Much of the Australian pork industry the past 10-15 years has moved to Ecoshelters for nursery and grow-finish pig accommodations. Ecoshelters are hoop structures that use large amounts of bedding, similar in many respects to the hoops used by some in the US. They find it interesting that hoops have become primarily associated with the niche markets in the US while they are very mainstream in Australia’s industry.
With winter low temperatures only approaching freezing and summer highs well above 100 F, shelters were a low capital cost alternative to confinement housing that worked reasonably well. However, much of Australia has been subject to drought the past several years. In Victoria and New South Wales, the drought has broken, but in Western Australia, it is the driest year since 1914.
This means the cost of wheat straw, the primary bedding source, has skyrocketed. What was once a relatively cheap input into the production system is now a major expense. In addition, most producers do not have a market or crop land for application of the manure generated by the pigs in the hoops. I was at a site this week that had almost 10 years of used straw bedding piled at the site. In addition, land application of manure is tightly regulated. Hugh Payne, who is the equivalent of the extension swine specialist for Western Australia, commented that in some locations they can only apply 7 kg of phosphorus per hectre per year since their cropping systems are so arid.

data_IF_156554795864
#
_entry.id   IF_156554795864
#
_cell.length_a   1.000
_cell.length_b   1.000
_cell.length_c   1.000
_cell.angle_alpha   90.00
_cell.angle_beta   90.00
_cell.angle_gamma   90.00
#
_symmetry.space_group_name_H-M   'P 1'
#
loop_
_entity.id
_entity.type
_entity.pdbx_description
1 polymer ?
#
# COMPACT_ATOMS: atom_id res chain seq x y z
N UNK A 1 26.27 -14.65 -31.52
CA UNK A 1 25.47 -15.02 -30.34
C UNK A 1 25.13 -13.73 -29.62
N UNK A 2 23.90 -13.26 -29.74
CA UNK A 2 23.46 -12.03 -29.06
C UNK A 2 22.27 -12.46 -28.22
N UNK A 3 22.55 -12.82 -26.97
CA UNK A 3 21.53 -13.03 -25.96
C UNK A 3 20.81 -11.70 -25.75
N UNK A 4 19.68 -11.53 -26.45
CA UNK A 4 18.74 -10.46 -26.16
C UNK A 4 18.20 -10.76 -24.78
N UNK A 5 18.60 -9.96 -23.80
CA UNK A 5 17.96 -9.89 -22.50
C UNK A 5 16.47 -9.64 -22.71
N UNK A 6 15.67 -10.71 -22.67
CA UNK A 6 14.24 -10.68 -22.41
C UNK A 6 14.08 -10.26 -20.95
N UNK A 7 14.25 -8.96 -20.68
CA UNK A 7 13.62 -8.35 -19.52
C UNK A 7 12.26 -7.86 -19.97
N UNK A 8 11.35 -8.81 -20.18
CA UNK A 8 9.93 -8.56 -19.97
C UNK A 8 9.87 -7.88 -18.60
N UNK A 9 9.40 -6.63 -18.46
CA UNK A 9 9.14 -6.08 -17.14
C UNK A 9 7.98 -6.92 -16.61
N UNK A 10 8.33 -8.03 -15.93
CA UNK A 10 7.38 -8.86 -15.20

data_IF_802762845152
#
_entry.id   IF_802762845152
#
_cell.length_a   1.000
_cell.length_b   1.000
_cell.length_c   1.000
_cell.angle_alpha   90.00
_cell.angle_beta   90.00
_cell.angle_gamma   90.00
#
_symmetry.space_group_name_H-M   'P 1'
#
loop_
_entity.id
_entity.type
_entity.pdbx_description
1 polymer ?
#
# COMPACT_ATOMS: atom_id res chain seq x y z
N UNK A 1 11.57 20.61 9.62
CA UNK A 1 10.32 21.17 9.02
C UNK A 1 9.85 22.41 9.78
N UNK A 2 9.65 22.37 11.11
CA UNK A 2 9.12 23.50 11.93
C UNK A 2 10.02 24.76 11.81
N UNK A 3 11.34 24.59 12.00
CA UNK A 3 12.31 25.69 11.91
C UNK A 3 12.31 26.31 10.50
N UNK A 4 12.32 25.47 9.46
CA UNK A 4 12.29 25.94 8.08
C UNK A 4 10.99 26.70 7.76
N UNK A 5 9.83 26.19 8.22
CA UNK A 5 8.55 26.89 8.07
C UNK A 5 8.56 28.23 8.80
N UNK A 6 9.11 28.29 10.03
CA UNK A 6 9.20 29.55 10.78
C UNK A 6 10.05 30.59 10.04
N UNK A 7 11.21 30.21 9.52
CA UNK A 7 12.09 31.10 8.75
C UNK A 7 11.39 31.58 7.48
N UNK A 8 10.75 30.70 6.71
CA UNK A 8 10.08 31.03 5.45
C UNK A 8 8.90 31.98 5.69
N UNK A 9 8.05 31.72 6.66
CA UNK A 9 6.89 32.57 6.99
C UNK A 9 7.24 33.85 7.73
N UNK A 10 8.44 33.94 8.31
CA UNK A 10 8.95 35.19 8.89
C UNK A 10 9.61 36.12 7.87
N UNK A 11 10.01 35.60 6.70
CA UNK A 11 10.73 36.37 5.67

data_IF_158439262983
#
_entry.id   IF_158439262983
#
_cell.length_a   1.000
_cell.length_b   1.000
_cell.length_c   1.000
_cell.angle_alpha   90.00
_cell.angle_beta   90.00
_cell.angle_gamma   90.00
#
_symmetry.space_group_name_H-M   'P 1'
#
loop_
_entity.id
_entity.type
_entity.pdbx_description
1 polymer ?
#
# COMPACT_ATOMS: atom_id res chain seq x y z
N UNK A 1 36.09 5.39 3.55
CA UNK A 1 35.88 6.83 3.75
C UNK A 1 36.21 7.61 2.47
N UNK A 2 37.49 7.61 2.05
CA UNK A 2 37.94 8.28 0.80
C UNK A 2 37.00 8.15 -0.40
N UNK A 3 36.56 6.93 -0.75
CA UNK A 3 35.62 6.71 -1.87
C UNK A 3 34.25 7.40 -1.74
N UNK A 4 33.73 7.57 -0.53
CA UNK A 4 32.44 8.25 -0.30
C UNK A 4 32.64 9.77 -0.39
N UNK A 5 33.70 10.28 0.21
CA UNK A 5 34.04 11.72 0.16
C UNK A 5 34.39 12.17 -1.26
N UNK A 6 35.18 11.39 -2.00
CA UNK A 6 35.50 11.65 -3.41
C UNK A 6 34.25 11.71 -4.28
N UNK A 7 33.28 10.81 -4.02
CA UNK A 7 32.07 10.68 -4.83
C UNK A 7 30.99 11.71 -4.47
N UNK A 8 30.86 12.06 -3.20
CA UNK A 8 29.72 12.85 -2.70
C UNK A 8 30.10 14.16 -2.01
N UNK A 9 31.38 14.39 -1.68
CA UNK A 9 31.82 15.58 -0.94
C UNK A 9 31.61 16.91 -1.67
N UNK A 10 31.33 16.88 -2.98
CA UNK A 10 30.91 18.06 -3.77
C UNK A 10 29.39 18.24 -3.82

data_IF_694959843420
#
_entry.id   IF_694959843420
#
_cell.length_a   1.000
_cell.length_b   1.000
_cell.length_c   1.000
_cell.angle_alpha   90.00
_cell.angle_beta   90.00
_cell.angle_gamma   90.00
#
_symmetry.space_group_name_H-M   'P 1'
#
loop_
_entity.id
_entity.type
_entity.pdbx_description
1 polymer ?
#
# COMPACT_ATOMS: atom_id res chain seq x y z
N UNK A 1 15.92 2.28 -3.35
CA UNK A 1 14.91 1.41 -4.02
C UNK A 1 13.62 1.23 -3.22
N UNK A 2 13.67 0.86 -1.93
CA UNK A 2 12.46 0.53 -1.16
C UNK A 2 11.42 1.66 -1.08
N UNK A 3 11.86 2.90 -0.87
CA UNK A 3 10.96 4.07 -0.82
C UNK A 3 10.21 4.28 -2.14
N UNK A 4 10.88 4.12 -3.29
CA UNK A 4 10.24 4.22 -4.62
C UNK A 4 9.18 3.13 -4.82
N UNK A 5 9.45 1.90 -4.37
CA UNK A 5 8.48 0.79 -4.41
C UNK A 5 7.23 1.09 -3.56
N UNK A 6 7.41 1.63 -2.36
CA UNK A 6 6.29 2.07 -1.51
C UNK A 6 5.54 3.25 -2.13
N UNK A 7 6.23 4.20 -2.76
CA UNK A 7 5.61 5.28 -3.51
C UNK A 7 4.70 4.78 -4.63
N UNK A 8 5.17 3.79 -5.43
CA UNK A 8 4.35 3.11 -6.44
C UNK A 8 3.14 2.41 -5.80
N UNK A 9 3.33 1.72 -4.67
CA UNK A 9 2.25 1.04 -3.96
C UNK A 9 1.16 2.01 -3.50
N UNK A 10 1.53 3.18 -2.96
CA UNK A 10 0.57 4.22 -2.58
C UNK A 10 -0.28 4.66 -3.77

The use of Ecoshelters appears to be declining. As the number of producers declines, those that are remaining are increasingly investing in confinement facilities. I was in growers and finishers this week that were tunnel ventilated using all US equipment. The thought by the owners was that investment in this type of facility, versus Ecoshelters, will improve feed conversion and allow for consistent control of the environment such that overall pig performance and cost of gain will be lower. The challenge for the producers who I visited is that while they are investing in US sourced technology, they have limited or no access to experts with the experience to help them fine tune the technology.
In the past few meeting seasons in the US I have been presenting a talk entitled ‘Hog Barns Don’t Come With Owner’s Manuals’. When I showed it to some producers here, they said it described perfectly the problems and concerns they were having in implementing the technology.
Without PRRS, overall health of the swine herd would be regarded as excellent by many US producers. Without the risk of PRRS, they routinely mix farrowing flows to fill facilities. However, they have been unable to get on top of APP (Actinobacillus Pleuropneumonia) and many producers rank this as their number 1 health challenge.
In Western Australia, wheat is the feed grain of choice. In the eastern states, they feed barley, milo, triticale and wheat as the dietary energy source. In addition, many diets contain added fat, often canola oil or tallow.